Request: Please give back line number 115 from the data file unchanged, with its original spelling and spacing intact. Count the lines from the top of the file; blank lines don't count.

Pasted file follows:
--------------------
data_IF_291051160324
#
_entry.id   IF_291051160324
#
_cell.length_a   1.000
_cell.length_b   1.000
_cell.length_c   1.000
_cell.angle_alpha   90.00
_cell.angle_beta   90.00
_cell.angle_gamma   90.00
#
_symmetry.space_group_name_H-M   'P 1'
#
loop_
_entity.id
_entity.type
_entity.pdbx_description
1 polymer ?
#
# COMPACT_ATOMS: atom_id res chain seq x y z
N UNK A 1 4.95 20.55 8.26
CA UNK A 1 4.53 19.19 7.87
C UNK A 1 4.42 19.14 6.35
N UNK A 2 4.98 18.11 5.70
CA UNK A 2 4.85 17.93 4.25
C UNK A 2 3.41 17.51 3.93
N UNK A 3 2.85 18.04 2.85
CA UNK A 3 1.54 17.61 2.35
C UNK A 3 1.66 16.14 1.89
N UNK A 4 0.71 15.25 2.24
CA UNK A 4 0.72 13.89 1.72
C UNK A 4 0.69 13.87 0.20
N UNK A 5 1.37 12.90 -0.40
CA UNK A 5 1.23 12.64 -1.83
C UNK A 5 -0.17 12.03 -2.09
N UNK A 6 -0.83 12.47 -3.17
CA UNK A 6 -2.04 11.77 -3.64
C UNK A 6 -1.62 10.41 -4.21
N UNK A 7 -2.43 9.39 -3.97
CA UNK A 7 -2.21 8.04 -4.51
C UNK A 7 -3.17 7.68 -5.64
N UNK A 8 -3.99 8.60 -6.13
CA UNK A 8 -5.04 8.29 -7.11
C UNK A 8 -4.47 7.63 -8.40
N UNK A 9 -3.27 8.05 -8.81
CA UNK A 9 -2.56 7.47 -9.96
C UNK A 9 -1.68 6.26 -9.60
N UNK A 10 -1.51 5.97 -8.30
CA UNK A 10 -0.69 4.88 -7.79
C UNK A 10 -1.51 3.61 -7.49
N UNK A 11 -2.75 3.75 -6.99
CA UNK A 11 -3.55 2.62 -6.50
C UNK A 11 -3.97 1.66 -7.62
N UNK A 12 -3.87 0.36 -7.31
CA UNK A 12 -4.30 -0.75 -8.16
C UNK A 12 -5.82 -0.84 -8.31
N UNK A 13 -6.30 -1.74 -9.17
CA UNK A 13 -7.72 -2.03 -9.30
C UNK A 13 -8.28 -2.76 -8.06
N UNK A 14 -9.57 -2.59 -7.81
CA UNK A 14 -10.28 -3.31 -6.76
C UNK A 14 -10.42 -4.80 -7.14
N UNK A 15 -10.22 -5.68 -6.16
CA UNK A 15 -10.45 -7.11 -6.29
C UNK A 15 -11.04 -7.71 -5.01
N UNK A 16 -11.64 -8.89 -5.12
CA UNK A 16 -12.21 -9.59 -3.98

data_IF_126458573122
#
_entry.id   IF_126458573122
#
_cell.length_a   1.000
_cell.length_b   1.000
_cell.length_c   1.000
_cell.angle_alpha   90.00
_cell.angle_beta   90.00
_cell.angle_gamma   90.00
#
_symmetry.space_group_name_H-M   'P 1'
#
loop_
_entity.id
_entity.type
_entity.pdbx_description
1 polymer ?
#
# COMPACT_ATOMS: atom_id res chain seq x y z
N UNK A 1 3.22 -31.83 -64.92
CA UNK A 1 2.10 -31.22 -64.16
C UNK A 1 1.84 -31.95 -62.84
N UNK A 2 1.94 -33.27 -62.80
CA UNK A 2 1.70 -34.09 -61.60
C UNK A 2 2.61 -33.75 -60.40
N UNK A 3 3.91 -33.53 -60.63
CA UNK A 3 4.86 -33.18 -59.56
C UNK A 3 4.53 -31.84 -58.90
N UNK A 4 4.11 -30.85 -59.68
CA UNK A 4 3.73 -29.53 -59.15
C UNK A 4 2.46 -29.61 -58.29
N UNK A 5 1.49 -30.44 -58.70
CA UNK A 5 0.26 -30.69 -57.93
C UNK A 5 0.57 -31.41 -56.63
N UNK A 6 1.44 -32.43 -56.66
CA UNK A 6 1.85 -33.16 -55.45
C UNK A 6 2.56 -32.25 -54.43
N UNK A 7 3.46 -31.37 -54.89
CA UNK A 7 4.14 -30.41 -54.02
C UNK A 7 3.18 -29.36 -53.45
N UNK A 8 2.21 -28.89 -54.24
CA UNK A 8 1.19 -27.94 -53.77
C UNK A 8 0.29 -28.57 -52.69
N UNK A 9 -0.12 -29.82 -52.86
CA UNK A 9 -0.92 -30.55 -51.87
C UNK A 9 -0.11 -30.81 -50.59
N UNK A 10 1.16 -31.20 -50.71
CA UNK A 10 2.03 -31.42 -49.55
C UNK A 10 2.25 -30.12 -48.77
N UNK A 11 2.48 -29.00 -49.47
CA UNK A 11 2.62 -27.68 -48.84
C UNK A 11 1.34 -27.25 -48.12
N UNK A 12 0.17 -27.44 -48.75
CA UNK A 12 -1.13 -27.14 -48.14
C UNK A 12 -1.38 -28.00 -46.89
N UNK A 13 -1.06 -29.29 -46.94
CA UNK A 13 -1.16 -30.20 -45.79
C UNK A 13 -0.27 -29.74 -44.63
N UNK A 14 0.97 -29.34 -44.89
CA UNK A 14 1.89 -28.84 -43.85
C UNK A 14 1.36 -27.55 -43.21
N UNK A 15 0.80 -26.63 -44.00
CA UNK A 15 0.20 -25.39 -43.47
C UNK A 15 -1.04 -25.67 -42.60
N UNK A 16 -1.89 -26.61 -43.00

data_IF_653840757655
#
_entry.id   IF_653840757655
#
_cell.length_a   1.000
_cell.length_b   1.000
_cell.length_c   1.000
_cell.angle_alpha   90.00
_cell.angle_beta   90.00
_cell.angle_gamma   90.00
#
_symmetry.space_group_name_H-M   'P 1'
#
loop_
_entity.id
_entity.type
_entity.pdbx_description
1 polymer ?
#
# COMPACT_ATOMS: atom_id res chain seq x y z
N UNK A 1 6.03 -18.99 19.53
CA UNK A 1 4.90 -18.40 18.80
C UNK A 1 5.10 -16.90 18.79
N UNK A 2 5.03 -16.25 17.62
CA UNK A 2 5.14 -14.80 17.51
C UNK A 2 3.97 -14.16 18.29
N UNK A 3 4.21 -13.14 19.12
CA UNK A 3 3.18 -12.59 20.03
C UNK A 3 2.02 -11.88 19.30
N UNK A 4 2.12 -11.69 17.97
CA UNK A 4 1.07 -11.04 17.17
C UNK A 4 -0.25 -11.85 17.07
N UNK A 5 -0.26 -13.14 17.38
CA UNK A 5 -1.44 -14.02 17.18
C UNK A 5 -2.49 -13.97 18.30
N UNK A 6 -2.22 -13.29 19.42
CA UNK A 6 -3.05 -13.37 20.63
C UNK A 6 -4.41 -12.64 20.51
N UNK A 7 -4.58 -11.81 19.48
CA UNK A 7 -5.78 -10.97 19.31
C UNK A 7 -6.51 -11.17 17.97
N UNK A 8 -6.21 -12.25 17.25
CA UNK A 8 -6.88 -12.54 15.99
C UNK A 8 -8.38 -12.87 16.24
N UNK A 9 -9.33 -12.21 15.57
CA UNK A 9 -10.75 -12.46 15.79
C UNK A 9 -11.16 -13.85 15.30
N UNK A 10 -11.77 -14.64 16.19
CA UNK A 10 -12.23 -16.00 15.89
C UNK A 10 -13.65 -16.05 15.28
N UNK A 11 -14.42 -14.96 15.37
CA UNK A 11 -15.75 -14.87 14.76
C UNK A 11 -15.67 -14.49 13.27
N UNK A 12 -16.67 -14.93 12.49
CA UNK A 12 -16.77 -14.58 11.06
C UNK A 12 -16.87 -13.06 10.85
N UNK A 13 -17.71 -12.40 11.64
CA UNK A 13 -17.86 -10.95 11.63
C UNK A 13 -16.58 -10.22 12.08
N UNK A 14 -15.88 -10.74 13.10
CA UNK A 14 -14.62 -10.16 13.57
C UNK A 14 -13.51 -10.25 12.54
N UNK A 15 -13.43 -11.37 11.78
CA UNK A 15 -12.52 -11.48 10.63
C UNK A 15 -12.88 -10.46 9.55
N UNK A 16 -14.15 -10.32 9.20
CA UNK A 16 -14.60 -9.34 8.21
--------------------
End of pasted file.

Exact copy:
N UNK A 10 1.16 -31.20 -50.71